The Emergency Responder Safety Institute is pleased to congratulate ERSI Charter Member Chief Joe Kroboth, III, PE, on his appointment as a Technical Member of the National Committee on Uniform Traffic Control Devices (NCUTCD). He will serve on the Temporary Traffic Control Technical Committee. The NCUTCD is responsible for the technical aspects and development of the Federal Highway Administration’s Manual on Uniform Traffic Control Devices (MUTCD). The MUTCD is a national standard detailing requirements for roadway features and operations such as signs, pavement marking, traffic signals, railroad grade crossings, personal protective equipment, and temporary traffic control devices. Kroboth’s appointment was approved based on his combined background in transportation engineering and construction coupled with more than 40 years of fire service experience operating at highway incidents. Kroboth is the President of the Cumberland Valley Volunteer Fireman’s Association, the organization that founded and oversees the Emergency Responder Safety Institute.
Kroboth is a 35-year career professional in public sector transportation and capital infrastructure. He is currently the Director of Transportation and Capital Infrastructure for Loudoun County, VA. Kroboth serves on other technical committees, including NFPA 502: Standards for Road Tunnels, Bridges, and Other Limited Access Highways and the American Association of State Highway and Transportation Officials’ Committee on Geometric Design of Streets and Highways. He brings a wealth of experience and expertise to the NCUTCD committee, not just in transportation, but also in fire service operations. “I am humbled and delighted to accept this appointment,” said Kroboth. “Given my long career in transportation and experiences as a volunteer firefighter, I feel a responsibility to advocate for the safety of all parties impacted by the MUTCD, whether they are highway workers, emergency responders, or the public. We must keep striving to improve the standards that govern our roadways and craft them to reflect the realities of today’s society and technology.”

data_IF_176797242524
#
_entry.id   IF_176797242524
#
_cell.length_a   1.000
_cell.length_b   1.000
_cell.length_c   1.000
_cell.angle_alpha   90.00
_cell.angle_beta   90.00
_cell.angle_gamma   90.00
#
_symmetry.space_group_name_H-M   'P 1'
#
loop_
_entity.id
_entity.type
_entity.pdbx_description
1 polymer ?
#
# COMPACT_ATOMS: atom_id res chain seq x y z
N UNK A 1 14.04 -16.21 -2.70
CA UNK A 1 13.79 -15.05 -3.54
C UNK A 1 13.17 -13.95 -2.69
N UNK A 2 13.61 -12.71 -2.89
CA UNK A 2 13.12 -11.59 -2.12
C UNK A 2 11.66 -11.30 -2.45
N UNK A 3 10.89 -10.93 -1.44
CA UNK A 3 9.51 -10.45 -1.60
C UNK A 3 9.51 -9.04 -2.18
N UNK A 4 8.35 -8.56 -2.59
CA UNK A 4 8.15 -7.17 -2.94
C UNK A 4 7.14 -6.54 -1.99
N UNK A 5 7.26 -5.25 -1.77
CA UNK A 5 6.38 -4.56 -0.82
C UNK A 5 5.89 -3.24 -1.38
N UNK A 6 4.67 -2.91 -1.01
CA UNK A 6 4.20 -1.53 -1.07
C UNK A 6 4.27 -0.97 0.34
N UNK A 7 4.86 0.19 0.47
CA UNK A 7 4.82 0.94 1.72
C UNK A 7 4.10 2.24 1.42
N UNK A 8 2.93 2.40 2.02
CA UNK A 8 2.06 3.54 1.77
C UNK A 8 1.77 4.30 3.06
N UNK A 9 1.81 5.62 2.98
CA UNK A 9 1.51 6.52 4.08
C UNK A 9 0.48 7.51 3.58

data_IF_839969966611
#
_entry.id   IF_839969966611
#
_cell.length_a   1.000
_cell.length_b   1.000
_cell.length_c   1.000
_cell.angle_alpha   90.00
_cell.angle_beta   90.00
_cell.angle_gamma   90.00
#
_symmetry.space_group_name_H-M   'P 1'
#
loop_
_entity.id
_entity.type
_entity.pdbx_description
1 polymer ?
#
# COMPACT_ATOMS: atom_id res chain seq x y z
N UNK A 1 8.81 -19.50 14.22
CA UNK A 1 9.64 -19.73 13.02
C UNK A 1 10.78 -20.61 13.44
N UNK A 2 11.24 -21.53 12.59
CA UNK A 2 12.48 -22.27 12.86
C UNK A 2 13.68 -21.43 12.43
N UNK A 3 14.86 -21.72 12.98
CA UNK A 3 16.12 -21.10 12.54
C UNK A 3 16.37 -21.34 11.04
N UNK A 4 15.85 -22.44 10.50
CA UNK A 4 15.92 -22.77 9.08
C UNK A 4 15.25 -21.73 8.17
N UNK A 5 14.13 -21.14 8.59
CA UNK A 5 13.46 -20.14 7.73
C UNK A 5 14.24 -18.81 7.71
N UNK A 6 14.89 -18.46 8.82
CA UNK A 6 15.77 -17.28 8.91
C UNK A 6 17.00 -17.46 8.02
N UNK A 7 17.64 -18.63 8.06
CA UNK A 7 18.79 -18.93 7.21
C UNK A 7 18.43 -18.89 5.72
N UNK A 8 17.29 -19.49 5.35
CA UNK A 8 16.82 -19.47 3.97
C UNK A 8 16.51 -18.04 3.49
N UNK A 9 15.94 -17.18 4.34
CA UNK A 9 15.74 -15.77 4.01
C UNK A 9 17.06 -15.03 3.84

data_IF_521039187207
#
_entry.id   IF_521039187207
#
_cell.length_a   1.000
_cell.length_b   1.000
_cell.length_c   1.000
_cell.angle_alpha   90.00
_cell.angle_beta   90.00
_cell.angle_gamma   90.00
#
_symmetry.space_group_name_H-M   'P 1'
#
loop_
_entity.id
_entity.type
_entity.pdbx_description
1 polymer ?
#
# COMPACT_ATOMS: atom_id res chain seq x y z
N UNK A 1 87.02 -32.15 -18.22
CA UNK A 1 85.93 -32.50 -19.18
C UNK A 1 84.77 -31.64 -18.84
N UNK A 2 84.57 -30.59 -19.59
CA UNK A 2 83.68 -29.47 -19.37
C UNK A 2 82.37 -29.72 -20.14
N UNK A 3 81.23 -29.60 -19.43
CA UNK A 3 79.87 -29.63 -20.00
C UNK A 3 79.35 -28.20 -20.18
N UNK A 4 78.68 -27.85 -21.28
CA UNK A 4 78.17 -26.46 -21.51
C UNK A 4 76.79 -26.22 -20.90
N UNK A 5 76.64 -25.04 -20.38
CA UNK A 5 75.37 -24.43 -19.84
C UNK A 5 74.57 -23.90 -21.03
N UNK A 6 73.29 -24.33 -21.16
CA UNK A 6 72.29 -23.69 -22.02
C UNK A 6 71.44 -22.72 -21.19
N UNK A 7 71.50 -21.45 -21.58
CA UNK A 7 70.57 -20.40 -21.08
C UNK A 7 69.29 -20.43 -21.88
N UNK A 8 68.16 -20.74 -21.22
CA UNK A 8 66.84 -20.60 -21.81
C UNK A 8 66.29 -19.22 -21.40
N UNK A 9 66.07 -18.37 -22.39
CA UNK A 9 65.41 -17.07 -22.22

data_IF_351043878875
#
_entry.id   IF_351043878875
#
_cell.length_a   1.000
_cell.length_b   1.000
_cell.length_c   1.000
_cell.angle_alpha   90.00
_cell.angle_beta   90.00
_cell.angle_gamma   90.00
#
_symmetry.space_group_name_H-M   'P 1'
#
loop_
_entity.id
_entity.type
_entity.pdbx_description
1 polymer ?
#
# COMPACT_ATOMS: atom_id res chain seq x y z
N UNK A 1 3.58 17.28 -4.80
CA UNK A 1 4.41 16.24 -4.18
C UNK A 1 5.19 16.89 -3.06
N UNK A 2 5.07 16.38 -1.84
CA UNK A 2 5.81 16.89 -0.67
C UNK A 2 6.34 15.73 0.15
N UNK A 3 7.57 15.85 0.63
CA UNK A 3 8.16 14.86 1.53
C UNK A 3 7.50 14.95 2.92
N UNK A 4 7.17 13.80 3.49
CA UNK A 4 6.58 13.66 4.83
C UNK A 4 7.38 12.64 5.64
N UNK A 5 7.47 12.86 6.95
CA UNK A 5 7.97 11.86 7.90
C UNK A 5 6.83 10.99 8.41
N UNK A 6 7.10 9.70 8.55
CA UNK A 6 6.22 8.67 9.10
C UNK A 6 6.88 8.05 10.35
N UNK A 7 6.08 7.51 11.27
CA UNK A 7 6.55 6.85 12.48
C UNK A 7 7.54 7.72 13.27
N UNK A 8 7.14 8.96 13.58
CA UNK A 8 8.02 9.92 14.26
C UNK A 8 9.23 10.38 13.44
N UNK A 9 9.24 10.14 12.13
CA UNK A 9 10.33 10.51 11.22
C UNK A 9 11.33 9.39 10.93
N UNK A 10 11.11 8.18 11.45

Kroboth joins Jack Sullivan, ERSI Director of Training, who has served with distinction on the NCUTCD since 2009. As fire and emergency services professionals with an intimate knowledge of roadway incident response safety and traffic control, Kroboth and Sullivan are important voices who bring the first responder’s perspective to the development of the MUTCD. “Emergency responders must have input into standards like the MUTCD,” said Sullivan. “The boots on the ground are the ones responsible for implementing the provisions of the MUTCD and the ones in harm’s way from oncoming traffic. We need to be in the room to say how these requirements are going to affect us and what we need to be better protected on the roadway. I’m thrilled Joe has stepped up to be one of those voices.”
Kroboth’s ties to the fire service in Maryland are deep. He is the retired Director of Fire and Emergency Services for Washington County, MD and currently an Assistant Fire Chief of the Longmeadow Fire Company in Hagerstown, MD. Kroboth is also a family survivor of a struck-by line-of-duty death. His father, Chief Joe Kroboth, Jr. of The Volunteer Fire Company of Halfway, MD, was struck by a vehicle and killed in 1998 while working an incident on I-81 in Washington County, MD. Kroboth III subsequently served as Chief of his father’s department. The elder Chief Kroboth’s death and the Pennsylvania Turnpike incident that same year were the catalysts for the founding of the Emergency Responder Safety Institute.
To learn more about the MUTCD and how its requirements apply to emergency responders, please visit the Responder Safety Learning Network (RSLN.org) and watch the module titled, “Manual on Uniform Traffic Control Devices.”